CANNABIS BEING USED IN MAKEUP PRODUCTS IS ON THE RISE
Further to its use as an ingredient used to treat various health conditions, cannabis has also recently been having quite a moment within the beauty industry.
As long as products only contain trace amounts of THC (tetrahydrocannabinol), the key compound in cannabis which causes users to experience being high, then they can legally be sold to consumers.
According to Brightfield Group, a company that specialises in cannabis and CBD market research, CBD is the “next hot, functional beauty ingredient”, that may have a similar impact on the beauty industry as shea butter and aloe.
Furthermore, due to the increased interest in cannabis for medicinal, recreational and cosmetic use, the CBD industry is expected to reach an estimated value of $22bn (£16bn) by 2022.
In September this year, French beauty label Sephora launched its first cannabis-infused cosmetics brand called “High Beauty”.
The line launched with two products: “High Expectations”, a cannabis facial oil, and “High Five”, a cannabis facial moisturiser.
Melissa Jochim, founder of High Beauty, explained that there’s been a shift in attitude in the way in which people perceive marijuana, as it’s now viewed by many as a wellness product as opposed to simply a recreational drug.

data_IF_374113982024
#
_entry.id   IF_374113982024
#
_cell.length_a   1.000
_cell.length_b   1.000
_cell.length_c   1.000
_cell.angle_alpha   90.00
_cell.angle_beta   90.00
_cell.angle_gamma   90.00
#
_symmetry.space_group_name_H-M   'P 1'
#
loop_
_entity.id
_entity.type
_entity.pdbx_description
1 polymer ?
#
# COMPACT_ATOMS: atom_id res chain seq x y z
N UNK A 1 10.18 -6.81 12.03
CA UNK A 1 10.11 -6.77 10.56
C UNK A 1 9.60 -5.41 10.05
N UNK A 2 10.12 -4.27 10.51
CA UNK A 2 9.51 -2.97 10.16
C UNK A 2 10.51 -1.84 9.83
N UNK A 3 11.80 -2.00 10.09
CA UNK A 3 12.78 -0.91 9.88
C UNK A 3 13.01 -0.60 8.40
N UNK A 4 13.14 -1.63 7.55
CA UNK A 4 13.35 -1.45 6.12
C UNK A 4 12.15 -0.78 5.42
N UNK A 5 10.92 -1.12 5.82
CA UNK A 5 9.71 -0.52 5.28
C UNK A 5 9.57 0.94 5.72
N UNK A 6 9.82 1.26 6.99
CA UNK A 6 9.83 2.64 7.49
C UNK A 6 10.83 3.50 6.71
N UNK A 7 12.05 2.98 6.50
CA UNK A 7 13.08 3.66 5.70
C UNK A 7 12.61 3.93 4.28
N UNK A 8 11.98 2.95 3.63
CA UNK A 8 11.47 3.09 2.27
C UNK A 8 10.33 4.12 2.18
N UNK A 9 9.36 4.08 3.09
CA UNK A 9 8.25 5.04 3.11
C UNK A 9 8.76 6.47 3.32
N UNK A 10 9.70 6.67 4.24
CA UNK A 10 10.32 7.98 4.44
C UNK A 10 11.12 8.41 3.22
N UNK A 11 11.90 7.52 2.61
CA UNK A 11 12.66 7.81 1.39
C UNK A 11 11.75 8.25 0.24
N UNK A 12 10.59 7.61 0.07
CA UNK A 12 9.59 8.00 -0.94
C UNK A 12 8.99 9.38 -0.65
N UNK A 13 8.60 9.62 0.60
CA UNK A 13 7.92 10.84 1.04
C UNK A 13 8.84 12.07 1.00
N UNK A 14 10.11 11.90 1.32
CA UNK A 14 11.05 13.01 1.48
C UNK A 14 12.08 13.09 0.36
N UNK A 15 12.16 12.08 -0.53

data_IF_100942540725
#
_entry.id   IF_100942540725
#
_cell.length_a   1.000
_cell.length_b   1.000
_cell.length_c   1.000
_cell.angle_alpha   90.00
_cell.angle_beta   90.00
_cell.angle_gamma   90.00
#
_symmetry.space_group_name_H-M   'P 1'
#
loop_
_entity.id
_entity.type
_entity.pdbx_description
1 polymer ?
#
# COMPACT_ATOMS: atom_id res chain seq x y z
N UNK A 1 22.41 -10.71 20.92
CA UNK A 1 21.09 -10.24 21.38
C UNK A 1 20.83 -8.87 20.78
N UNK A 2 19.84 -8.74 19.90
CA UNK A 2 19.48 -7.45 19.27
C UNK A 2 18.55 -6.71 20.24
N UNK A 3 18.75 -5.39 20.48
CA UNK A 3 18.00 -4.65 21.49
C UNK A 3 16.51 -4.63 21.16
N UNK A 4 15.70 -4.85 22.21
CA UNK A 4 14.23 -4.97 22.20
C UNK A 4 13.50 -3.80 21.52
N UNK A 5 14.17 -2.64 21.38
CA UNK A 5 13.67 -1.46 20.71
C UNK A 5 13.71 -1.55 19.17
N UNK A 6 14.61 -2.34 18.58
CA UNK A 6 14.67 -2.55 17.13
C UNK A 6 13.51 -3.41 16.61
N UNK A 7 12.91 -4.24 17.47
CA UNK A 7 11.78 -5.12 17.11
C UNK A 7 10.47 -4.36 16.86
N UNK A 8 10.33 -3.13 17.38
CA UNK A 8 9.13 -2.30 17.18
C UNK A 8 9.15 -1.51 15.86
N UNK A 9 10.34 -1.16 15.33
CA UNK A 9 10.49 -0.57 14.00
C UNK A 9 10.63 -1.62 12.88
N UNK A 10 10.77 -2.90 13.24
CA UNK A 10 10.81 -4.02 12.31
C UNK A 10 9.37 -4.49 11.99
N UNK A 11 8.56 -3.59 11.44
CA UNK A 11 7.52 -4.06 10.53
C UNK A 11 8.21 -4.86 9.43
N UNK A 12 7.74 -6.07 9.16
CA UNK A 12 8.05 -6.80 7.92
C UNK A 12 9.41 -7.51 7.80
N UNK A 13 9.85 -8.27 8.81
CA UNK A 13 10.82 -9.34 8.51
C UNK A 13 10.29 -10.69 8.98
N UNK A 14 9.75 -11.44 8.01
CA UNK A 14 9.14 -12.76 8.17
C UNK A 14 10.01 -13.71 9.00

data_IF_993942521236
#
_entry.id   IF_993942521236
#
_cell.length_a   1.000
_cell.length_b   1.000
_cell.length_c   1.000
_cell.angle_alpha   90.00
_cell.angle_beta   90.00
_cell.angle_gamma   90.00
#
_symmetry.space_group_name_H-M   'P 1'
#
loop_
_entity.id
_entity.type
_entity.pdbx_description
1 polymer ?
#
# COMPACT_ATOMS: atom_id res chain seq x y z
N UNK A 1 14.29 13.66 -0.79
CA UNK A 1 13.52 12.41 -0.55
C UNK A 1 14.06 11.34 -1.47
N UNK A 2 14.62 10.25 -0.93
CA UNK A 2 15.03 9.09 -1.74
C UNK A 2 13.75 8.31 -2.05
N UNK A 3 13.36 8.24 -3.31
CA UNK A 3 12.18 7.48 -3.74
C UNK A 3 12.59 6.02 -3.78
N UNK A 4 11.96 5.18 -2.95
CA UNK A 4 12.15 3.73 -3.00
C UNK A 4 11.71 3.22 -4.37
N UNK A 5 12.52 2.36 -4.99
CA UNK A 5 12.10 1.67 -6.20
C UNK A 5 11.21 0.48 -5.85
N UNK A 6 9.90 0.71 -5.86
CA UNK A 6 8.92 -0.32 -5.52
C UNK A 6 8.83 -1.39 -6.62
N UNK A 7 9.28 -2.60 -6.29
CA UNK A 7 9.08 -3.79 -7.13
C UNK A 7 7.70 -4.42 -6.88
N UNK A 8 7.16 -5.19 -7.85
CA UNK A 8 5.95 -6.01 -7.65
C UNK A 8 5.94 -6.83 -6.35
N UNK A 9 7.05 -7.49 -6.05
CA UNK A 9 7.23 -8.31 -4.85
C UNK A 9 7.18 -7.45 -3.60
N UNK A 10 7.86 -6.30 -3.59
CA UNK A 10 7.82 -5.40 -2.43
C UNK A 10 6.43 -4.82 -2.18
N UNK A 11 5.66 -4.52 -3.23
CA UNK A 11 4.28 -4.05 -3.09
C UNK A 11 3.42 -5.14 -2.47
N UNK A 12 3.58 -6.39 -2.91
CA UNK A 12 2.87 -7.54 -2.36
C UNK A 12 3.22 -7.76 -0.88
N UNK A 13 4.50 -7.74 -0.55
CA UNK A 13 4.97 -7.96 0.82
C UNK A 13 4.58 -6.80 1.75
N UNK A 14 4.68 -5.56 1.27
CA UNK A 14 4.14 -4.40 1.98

“It just hasn’t been mainstream until people started seeing it as a lifestyle ingredient, or one for wellbeing,” she said, according to Civilized.
Estée Lauder’s Origins brand also became one of the first mainstream beauty companies to release cannabis-infused products earlier this year.
On the company’s website, it states that all ingredients used to manufacture the certified products in the range are 100 per cent natural, and that it only uses “the highest grade, locally grown cannabis and marijuana.”
WHIO-TV, a news station in Ohio, undertook an investigation into beauty products being sold in America that contain CBD.
The team discovered that many of the products come with assurances that CBD has antioxidant and anti-inflammatory properties, with the ability to help people improve the condition of their skin, smooth their wrinkles and thicken their eyelashes.
“These topical products, they’re not going to make you high or anything like that. They don’t have the psychoactive components in them,” Dr Gregory Samano, a family doctor based in Florida told the news station.
“I’m excited about it. I think it’s going to show a lot of progress as time goes on.”
Click here to check out 10 of the best cannabis beauty products on the market, including an £80 day cream by MGC Derma, a £20 hand and body wash by Malin+Goetz, a £7.69 soap by Dr Bronner’s and a £70 facial oil by Votary.